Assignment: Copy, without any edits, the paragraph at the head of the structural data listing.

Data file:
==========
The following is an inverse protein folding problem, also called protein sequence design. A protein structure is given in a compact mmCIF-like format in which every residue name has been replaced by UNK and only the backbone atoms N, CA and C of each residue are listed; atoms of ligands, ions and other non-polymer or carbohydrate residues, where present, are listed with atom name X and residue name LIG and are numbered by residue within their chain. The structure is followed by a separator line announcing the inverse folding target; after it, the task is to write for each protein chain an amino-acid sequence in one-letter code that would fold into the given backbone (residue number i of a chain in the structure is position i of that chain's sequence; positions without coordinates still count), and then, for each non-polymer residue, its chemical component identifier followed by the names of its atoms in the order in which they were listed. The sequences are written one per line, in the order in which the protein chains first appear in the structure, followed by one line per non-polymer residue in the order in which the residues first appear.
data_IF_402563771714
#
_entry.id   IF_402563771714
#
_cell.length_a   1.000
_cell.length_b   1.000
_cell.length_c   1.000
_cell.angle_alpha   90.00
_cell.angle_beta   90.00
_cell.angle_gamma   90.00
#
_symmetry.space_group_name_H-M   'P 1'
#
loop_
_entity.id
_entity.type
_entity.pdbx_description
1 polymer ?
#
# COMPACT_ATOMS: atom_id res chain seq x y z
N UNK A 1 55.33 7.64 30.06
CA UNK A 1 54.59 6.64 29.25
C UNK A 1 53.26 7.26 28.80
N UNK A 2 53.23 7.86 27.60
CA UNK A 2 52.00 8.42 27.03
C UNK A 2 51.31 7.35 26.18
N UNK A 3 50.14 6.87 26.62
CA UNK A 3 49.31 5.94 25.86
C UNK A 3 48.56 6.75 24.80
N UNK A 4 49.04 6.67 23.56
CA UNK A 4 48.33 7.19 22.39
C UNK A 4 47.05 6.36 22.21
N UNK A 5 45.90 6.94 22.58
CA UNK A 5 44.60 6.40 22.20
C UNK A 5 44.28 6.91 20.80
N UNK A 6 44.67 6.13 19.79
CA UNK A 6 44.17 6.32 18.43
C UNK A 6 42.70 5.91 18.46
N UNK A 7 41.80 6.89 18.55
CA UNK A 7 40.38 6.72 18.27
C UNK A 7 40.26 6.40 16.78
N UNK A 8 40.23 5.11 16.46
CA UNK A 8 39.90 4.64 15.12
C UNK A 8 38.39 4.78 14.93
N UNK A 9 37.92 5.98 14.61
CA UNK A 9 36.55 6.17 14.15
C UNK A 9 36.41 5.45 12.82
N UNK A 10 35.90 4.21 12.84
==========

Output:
The following is an inverse protein folding problem, also called protein sequence design. A protein structure is given in a compact mmCIF-like format in which every residue name has been replaced by UNK and only the backbone atoms N, CA and C of each residue are listed; atoms of ligands, ions and other non-polymer or carbohydrate residues, where present, are listed with atom name X and residue name LIG and are numbered by residue within their chain. The structure is followed by a separator line announcing the inverse folding target; after it, the task is to write for each protein chain an amino-acid sequence in one-letter code that would fold into the given backbone (residue number i of a chain in the structure is position i of that chain's sequence; positions without coordinates still count), and then, for each non-polymer residue, its chemical component identifier followed by the names of its atoms in the order in which they were listed. The sequences are written one per line, in the order in which the protein chains first appear in the structure, followed by one line per non-polymer residue in the order in which the residues first appear.